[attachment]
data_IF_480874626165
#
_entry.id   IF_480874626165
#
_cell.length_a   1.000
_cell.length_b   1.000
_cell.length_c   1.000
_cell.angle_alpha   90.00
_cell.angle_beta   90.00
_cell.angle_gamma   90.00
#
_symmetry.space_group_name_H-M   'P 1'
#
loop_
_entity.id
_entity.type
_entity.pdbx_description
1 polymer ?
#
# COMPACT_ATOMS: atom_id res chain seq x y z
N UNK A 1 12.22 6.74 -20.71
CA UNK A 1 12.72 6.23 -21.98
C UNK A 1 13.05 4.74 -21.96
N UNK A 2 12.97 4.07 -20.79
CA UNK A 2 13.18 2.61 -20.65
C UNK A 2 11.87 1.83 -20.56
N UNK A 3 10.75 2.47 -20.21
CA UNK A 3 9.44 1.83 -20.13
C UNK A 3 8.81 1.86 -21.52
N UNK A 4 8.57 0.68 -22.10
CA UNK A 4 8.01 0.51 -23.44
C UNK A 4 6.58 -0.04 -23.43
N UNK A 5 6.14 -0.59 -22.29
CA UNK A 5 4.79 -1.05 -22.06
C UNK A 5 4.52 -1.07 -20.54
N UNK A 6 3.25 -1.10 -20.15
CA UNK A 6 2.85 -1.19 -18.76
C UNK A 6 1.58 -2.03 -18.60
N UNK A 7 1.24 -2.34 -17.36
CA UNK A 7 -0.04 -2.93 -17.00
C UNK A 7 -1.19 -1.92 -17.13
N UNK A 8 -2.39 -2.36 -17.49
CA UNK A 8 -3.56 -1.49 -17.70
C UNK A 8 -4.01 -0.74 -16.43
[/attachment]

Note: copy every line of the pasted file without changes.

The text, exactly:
data_IF_480874626165
#
_entry.id   IF_480874626165
#
_cell.length_a   1.000
_cell.length_b   1.000
_cell.length_c   1.000
_cell.angle_alpha   90.00
_cell.angle_beta   90.00
_cell.angle_gamma   90.00
#
_symmetry.space_group_name_H-M   'P 1'
#
loop_
_entity.id
_entity.type
_entity.pdbx_description
1 polymer ?
#
# COMPACT_ATOMS: atom_id res chain seq x y z
N UNK A 1 12.22 6.74 -20.71
CA UNK A 1 12.72 6.23 -21.98
C UNK A 1 13.05 4.74 -21.96
N UNK A 2 12.97 4.07 -20.79
CA UNK A 2 13.18 2.61 -20.65
C UNK A 2 11.87 1.83 -20.56
N UNK A 3 10.75 2.47 -20.21
CA UNK A 3 9.44 1.83 -20.13
C UNK A 3 8.81 1.86 -21.52
N UNK A 4 8.57 0.68 -22.10
CA UNK A 4 8.01 0.51 -23.44
C UNK A 4 6.58 -0.04 -23.43
N UNK A 5 6.14 -0.59 -22.29
CA UNK A 5 4.79 -1.05 -22.06
C UNK A 5 4.52 -1.07 -20.54
N UNK A 6 3.25 -1.10 -20.15
CA UNK A 6 2.85 -1.19 -18.76
C UNK A 6 1.58 -2.03 -18.60
N UNK A 7 1.24 -2.34 -17.36
CA UNK A 7 -0.04 -2.93 -17.00
C UNK A 7 -1.19 -1.92 -17.13
N UNK A 8 -2.39 -2.36 -17.49
CA UNK A 8 -3.56 -1.49 -17.70
C UNK A 8 -4.01 -0.74 -16.43